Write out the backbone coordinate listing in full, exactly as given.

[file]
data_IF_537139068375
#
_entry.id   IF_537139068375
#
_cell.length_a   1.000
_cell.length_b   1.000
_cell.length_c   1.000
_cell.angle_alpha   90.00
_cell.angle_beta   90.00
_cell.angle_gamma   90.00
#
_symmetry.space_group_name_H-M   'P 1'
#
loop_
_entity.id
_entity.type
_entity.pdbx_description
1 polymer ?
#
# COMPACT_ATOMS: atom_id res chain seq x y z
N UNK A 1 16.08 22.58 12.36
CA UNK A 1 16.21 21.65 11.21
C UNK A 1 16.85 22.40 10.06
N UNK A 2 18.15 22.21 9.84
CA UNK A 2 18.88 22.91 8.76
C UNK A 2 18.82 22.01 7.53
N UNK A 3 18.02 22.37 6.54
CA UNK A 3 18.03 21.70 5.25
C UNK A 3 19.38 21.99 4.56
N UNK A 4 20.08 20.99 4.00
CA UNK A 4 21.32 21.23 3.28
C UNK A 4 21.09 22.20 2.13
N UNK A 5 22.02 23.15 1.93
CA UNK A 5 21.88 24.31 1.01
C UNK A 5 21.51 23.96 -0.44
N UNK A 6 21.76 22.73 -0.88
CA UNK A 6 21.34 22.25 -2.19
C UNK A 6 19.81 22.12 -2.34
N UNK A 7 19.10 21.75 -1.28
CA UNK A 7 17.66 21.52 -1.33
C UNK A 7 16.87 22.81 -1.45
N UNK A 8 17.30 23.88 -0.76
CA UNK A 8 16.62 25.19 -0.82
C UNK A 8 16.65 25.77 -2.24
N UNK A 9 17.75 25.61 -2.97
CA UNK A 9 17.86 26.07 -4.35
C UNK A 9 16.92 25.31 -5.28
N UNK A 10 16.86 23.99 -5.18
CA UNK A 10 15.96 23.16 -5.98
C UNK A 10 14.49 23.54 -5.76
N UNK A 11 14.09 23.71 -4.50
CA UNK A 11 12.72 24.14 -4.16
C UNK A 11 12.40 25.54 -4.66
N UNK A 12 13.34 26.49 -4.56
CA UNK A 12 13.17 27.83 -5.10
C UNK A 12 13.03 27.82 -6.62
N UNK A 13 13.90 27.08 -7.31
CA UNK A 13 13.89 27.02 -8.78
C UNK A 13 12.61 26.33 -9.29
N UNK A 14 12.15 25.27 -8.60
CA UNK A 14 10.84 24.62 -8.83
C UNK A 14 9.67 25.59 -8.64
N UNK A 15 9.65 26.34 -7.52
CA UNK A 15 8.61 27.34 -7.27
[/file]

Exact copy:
data_IF_537139068375
#
_entry.id   IF_537139068375
#
_cell.length_a   1.000
_cell.length_b   1.000
_cell.length_c   1.000
_cell.angle_alpha   90.00
_cell.angle_beta   90.00
_cell.angle_gamma   90.00
#
_symmetry.space_group_name_H-M   'P 1'
#
loop_
_entity.id
_entity.type
_entity.pdbx_description
1 polymer ?
#
# COMPACT_ATOMS: atom_id res chain seq x y z
N UNK A 1 16.08 22.58 12.36
CA UNK A 1 16.21 21.65 11.21
C UNK A 1 16.85 22.40 10.06
N UNK A 2 18.15 22.21 9.84
CA UNK A 2 18.88 22.91 8.76
C UNK A 2 18.82 22.01 7.53
N UNK A 3 18.02 22.37 6.54
CA UNK A 3 18.03 21.70 5.25
C UNK A 3 19.38 21.99 4.56
N UNK A 4 20.08 20.99 4.00
CA UNK A 4 21.32 21.23 3.28
C UNK A 4 21.09 22.20 2.13
N UNK A 5 22.02 23.15 1.93
CA UNK A 5 21.88 24.31 1.01
C UNK A 5 21.51 23.96 -0.44
N UNK A 6 21.76 22.73 -0.88
CA UNK A 6 21.34 22.25 -2.19
C UNK A 6 19.81 22.12 -2.34
N UNK A 7 19.10 21.75 -1.28
CA UNK A 7 17.66 21.52 -1.33
C UNK A 7 16.87 22.81 -1.45
N UNK A 8 17.30 23.88 -0.76
CA UNK A 8 16.62 25.19 -0.82
C UNK A 8 16.65 25.77 -2.24
N UNK A 9 17.75 25.61 -2.97
CA UNK A 9 17.86 26.07 -4.35
C UNK A 9 16.92 25.31 -5.28
N UNK A 10 16.86 23.99 -5.18
CA UNK A 10 15.96 23.16 -5.98
C UNK A 10 14.49 23.54 -5.76
N UNK A 11 14.09 23.71 -4.50
CA UNK A 11 12.72 24.14 -4.16
C UNK A 11 12.40 25.54 -4.66
N UNK A 12 13.34 26.49 -4.56
CA UNK A 12 13.17 27.83 -5.10
C UNK A 12 13.03 27.82 -6.62
N UNK A 13 13.90 27.08 -7.31
CA UNK A 13 13.89 27.02 -8.78
C UNK A 13 12.61 26.33 -9.29
N UNK A 14 12.15 25.27 -8.60
CA UNK A 14 10.84 24.62 -8.83
C UNK A 14 9.67 25.59 -8.64
N UNK A 15 9.65 26.34 -7.52
CA UNK A 15 8.61 27.34 -7.27